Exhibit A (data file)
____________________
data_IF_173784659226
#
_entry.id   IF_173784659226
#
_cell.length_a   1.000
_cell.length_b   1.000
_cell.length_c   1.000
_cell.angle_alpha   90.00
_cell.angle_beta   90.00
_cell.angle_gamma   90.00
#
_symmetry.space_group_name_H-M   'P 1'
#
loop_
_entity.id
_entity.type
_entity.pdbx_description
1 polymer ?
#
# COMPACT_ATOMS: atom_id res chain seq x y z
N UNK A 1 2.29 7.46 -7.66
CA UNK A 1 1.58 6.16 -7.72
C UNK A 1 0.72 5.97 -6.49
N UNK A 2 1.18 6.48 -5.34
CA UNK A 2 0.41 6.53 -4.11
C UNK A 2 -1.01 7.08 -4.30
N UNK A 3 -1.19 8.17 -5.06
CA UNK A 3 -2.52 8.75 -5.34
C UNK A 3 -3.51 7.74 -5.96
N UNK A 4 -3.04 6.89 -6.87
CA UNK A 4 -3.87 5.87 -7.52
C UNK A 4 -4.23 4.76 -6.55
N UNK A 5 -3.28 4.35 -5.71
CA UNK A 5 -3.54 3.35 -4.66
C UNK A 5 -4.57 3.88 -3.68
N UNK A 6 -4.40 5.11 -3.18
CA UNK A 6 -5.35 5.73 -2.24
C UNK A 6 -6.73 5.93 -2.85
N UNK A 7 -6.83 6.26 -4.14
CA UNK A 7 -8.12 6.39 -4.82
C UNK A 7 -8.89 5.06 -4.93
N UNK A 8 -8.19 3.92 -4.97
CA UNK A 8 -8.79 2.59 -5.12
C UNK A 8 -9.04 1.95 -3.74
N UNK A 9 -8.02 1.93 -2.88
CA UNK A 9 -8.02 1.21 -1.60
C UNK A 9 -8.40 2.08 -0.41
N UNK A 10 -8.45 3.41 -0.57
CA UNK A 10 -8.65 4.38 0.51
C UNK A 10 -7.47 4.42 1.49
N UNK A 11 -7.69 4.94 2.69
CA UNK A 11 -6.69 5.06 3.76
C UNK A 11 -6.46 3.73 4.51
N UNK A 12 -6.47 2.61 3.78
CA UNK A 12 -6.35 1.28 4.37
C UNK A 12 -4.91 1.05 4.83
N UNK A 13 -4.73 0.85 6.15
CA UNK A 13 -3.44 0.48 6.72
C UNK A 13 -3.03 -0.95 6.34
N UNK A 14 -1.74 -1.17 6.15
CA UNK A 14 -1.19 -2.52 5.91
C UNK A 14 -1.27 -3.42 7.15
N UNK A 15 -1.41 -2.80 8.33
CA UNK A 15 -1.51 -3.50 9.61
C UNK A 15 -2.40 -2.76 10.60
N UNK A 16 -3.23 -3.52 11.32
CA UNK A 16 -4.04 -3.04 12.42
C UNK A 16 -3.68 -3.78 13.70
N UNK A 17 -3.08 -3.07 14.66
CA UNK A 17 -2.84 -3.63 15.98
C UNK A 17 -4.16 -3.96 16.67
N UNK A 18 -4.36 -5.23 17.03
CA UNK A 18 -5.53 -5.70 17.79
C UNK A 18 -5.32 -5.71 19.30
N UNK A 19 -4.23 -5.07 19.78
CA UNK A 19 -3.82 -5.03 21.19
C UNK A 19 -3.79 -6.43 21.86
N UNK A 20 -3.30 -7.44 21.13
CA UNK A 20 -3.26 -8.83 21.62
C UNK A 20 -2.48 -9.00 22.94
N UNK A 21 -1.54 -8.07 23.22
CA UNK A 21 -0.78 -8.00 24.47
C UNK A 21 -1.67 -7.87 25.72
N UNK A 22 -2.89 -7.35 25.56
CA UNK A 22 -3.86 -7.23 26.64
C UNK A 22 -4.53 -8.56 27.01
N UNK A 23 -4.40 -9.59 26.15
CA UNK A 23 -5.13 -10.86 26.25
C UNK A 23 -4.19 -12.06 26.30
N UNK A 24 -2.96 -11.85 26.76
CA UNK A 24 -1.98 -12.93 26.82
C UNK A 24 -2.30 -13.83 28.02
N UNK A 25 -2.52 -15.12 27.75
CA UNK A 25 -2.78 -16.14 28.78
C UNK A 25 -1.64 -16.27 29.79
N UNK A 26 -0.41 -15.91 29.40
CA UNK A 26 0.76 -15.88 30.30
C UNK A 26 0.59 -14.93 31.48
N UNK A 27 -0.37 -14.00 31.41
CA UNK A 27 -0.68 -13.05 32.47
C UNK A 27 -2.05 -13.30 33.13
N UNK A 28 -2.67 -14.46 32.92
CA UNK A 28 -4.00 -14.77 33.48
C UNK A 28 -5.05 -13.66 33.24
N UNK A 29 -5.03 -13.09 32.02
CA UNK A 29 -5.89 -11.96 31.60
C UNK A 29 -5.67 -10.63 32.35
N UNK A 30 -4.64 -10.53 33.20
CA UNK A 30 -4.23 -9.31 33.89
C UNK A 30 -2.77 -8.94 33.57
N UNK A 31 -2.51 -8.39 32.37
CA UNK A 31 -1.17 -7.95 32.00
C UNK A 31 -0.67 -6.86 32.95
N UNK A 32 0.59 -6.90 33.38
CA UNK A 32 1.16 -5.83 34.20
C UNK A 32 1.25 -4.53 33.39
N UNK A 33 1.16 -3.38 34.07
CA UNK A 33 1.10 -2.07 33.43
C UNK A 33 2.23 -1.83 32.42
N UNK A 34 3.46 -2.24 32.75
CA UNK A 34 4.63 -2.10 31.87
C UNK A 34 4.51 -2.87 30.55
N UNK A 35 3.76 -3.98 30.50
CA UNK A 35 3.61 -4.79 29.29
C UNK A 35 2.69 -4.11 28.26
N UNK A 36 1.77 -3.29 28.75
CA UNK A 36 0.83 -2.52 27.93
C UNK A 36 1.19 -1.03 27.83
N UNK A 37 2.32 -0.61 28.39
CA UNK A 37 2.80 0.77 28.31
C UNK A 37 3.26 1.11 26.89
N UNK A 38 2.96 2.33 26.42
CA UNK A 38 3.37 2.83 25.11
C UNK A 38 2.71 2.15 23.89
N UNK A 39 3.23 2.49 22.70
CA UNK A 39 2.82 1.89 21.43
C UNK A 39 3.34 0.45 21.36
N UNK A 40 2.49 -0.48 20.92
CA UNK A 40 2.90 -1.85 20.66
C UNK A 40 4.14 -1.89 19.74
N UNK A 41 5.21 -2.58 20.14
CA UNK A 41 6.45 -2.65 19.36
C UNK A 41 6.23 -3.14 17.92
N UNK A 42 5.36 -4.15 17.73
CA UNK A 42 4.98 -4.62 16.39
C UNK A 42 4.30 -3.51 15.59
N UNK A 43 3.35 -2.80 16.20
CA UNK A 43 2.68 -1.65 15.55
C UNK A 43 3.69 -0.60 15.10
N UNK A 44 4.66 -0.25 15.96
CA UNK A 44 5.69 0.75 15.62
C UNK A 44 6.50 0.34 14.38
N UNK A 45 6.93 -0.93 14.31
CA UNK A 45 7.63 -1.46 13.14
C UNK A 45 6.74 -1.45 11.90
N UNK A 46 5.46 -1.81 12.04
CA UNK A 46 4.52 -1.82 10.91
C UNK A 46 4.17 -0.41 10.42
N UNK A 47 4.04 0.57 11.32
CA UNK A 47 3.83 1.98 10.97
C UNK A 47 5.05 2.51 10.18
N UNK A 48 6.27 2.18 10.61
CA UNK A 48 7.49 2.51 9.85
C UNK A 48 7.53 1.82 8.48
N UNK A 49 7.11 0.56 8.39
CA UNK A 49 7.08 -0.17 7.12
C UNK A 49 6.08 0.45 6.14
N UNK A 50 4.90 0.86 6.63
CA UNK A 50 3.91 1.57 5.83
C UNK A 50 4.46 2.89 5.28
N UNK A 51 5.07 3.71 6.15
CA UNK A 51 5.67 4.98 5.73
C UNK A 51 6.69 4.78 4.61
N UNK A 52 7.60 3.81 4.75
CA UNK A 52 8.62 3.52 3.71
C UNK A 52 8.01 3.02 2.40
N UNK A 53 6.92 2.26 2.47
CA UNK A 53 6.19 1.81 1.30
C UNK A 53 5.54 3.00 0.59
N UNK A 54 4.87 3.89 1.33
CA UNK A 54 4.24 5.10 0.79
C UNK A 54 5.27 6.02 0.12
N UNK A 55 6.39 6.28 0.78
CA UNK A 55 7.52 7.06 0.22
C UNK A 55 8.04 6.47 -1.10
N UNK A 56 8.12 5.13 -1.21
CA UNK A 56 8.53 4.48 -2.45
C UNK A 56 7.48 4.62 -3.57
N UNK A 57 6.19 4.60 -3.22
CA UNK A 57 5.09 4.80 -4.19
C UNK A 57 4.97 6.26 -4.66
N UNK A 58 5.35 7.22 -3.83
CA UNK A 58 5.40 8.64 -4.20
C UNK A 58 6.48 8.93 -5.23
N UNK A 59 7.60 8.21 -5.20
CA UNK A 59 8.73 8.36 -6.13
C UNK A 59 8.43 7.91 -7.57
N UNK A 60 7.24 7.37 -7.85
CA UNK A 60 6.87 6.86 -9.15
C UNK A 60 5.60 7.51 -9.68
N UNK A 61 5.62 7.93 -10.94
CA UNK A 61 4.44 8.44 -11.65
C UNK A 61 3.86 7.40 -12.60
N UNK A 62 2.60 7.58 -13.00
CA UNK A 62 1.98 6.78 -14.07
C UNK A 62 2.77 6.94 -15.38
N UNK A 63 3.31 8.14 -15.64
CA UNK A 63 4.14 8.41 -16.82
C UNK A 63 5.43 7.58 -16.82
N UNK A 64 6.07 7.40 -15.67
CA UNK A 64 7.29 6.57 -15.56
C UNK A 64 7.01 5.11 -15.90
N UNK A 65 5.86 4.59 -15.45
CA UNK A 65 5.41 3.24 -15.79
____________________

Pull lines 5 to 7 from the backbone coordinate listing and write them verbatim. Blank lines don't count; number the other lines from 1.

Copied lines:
_cell.length_a   1.000
_cell.length_b   1.000
_cell.length_c   1.000